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The Rich Man’s Roth

If you have been a high earner for a few years, or if you are moving up to a higher income threshold, you will have certainly noticed by now that you are no longer able to receive many tax breaks and deductions you used to get. Aside from paying higher effective taxes every year, you may also notice that you are no longer eligible for many retirement saving opportunities. Read on to learn about how you may be able to take advantage of a backdoor Roth IRA.

The Roth IRA: Helping the Rich Get Richer

The Roth IRA is a unique retirement vehicle that allows tax payers to make after-tax contributions to their account in return for qualified distributions from the account being received tax free in the future. Many participants are starting to opt for the Roth IRA over the traditional IRA, especially if they are already involved with an existing employer plan. Saving on both a tax deferred (401(k), defined benefit, etc.) and a tax-free basis (Roth IRA) can be very beneficial from a tax diversification standpoint. Though participants can still contribute a significant amount of their salary toward their employer’s plan, high earners of a certain level cannot take full advantage of a Traditional IRA or a Roth IRA if they have been phased out of the earning limits. (For more, see: An Introduction to Roth IRAs.)

Business owners all throughout the United States have found themselves in this situation. Many small business owners neglect to set up an IRA or Roth IRA account for themselves during the start up stages of their companies because they are reinvesting all of their earnings back into their growing business. Once their business becomes successful, they may find themselves in a higher tax bracket unable to take advantage of saving opportunities that were afforded to them years ago. Though this group of entrepreneurs and highly paid individuals are likely to max out their 401(k) plan contributions for the year, they still might be missing out on the opportunity to capitalize on the benefits of tax free growth that a Roth IRA offers.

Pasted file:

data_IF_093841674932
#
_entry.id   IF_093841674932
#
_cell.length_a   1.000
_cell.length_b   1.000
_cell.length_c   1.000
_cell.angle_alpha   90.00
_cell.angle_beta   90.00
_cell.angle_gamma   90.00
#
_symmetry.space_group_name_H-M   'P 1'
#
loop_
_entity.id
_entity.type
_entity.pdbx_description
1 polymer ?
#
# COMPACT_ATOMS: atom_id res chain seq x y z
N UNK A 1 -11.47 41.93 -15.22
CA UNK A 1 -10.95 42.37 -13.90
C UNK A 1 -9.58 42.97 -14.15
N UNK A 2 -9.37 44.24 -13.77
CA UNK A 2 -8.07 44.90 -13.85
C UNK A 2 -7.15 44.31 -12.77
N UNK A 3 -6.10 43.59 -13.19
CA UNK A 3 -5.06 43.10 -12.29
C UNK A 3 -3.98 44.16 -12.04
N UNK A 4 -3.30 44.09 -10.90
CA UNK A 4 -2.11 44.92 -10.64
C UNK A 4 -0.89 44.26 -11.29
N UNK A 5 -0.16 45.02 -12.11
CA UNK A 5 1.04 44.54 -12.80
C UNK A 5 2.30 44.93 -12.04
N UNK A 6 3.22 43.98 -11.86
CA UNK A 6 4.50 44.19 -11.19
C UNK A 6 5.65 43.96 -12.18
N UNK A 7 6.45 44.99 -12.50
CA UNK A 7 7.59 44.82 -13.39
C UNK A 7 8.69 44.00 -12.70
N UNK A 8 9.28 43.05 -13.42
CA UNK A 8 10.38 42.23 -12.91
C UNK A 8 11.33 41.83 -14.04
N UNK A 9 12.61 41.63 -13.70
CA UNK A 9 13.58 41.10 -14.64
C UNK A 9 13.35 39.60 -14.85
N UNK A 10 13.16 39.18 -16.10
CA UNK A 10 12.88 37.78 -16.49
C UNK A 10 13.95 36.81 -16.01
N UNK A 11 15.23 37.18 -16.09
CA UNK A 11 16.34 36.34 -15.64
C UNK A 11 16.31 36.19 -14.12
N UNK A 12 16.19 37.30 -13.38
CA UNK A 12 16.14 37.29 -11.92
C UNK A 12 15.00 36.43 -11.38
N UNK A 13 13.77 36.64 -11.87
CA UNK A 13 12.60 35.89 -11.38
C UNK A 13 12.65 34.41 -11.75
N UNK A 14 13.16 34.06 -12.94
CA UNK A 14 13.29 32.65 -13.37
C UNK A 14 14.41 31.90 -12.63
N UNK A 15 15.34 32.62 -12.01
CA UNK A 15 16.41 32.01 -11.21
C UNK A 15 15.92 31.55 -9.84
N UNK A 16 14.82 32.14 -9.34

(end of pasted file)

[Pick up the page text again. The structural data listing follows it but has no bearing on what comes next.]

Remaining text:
In recent years the IRS has made somewhat of a backdoor for these high earners who are looking to contribute to a Roth IRA. Because the earner cannot make a deductible IRA contribution, due to earning limits, they will make a nondeductible IRA contribution and then convert that contribution to their Roth IRA account. Roth IRA contributions are always nondeductible and distributions from Roth IRA accounts are tax free so in effect this contribution and conversion will be treated just the same as a normal Roth IRA contribution if certain steps are taken. (For more, see: How a Roth IRA Works After Retirement.)

Is a Backdoor Roth IRA Right for You?

There are a few caveats that are worth mentioning. If you have a traditional IRA and want to employ this strategy, instead of letting you convert new nondeductible contributions without any tax consequence, the IRS will use the total value of your pre-tax contributions and after-tax contributions in your existing IRAs to determine what portion of your new conversion is to be considered non-taxable and what portion is considered taxable on a pro-rata basis. In other words, if you want to convert nondeductible contributions, you must also include a certain amount of your tax-deductible contributions.

For this reason, if your existing traditional IRA is already sizable, and you aren't planning on rolling it over to your Roth IRA, then this nondeductible conversion strategy may not be the best option considering that much of the tax benefit this strategy provides will be lost when the pro rata formula for the conversion is taken into account. If you were to implement this strategy, it’s a good idea to open a designated nondeductible IRA that you can use to contribute to and then convert funds out of. This will make the process much easier to track for you and your tax or financial professional.

The bottom line is that if you are a top earner who is currently maxing out your 401(k) contributions and has no traditional IRA account, you are an excellent candidate for this backdoor Roth IRA strategy. This backdoor Roth IRA is considered a gift to high earners especially to those who’s top priority is saving sufficient funds for retirement as well as lowering their future tax burden. (For more from this author, see: 5 Questions to Ask Before Opening a Roth IRA.)